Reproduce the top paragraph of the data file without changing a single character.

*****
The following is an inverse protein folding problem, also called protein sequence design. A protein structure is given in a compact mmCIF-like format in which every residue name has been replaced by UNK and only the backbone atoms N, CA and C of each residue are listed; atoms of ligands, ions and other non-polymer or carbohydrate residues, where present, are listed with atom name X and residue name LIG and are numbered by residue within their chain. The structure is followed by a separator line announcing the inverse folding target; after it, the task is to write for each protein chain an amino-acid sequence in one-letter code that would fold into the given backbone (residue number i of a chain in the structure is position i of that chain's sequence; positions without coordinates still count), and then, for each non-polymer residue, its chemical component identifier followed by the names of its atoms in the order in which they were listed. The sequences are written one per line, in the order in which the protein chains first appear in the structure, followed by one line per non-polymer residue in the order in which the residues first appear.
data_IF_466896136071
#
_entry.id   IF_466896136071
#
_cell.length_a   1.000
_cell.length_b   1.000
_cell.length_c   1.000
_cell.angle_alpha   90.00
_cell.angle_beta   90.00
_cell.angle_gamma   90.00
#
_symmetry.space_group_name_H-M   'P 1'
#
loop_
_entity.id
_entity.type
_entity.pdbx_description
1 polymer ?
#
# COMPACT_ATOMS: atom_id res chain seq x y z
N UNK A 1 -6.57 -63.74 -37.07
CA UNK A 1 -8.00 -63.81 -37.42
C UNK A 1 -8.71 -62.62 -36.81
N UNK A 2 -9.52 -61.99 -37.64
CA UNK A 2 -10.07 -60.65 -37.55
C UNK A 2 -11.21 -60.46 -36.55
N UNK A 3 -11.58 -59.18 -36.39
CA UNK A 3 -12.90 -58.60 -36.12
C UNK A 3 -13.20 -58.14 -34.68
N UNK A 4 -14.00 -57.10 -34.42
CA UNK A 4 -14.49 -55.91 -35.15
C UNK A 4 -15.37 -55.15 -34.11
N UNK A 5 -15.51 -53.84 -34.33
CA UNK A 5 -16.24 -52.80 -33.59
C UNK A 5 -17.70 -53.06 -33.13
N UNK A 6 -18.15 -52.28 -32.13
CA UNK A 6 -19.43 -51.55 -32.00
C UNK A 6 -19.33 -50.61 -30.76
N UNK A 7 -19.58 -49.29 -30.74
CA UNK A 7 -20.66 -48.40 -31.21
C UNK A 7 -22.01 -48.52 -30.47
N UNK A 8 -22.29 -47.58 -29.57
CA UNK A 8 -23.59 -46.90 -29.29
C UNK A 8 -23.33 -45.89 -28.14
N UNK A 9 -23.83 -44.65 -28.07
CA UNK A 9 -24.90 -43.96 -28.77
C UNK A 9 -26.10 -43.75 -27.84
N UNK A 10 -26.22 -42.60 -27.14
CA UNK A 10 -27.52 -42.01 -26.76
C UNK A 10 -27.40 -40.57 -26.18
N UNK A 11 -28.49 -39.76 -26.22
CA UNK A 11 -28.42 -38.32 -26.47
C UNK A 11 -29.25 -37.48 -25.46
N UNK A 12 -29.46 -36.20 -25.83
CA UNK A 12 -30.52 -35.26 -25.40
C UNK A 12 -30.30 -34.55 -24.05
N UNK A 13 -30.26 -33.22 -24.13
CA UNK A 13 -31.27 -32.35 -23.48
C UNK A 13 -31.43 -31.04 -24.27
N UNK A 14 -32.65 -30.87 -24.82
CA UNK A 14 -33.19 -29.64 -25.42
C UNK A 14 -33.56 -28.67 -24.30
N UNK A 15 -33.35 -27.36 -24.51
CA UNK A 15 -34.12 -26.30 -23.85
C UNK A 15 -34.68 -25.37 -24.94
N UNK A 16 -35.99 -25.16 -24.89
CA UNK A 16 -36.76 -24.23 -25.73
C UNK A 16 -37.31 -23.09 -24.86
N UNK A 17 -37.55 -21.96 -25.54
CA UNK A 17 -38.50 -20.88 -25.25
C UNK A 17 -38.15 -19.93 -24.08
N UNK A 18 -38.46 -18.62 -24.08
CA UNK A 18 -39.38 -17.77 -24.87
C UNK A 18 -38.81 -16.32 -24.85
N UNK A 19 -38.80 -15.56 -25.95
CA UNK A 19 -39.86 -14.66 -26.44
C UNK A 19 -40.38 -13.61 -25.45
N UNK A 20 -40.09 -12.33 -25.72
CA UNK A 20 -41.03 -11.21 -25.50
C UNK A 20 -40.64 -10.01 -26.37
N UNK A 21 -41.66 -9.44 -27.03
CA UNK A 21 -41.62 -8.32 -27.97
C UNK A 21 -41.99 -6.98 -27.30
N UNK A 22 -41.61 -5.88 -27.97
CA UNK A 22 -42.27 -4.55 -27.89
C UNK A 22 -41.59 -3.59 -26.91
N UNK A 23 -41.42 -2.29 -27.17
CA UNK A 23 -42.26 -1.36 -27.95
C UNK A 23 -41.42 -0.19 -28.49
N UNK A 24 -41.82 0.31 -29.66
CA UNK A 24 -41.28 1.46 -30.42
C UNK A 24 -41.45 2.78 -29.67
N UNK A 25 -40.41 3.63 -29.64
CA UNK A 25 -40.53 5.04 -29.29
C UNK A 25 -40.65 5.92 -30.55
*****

The following is an inverse protein folding problem, also called protein sequence design. A protein structure is given in a compact mmCIF-like format in which every residue name has been replaced by UNK and only the backbone atoms N, CA and C of each residue are listed; atoms of ligands, ions and other non-polymer or carbohydrate residues, where present, are listed with atom name X and residue name LIG and are numbered by residue within their chain. The structure is followed by a separator line announcing the inverse folding target; after it, the task is to write for each protein chain an amino-acid sequence in one-letter code that would fold into the given backbone (residue number i of a chain in the structure is position i of that chain's sequence; positions without coordinates still count), and then, for each non-polymer residue, its chemical component identifier followed by the names of its atoms in the order in which they were listed. The sequences are written one per line, in the order in which the protein chains first appear in the structure, followed by one line per non-polymer residue in the order in which the residues first appear.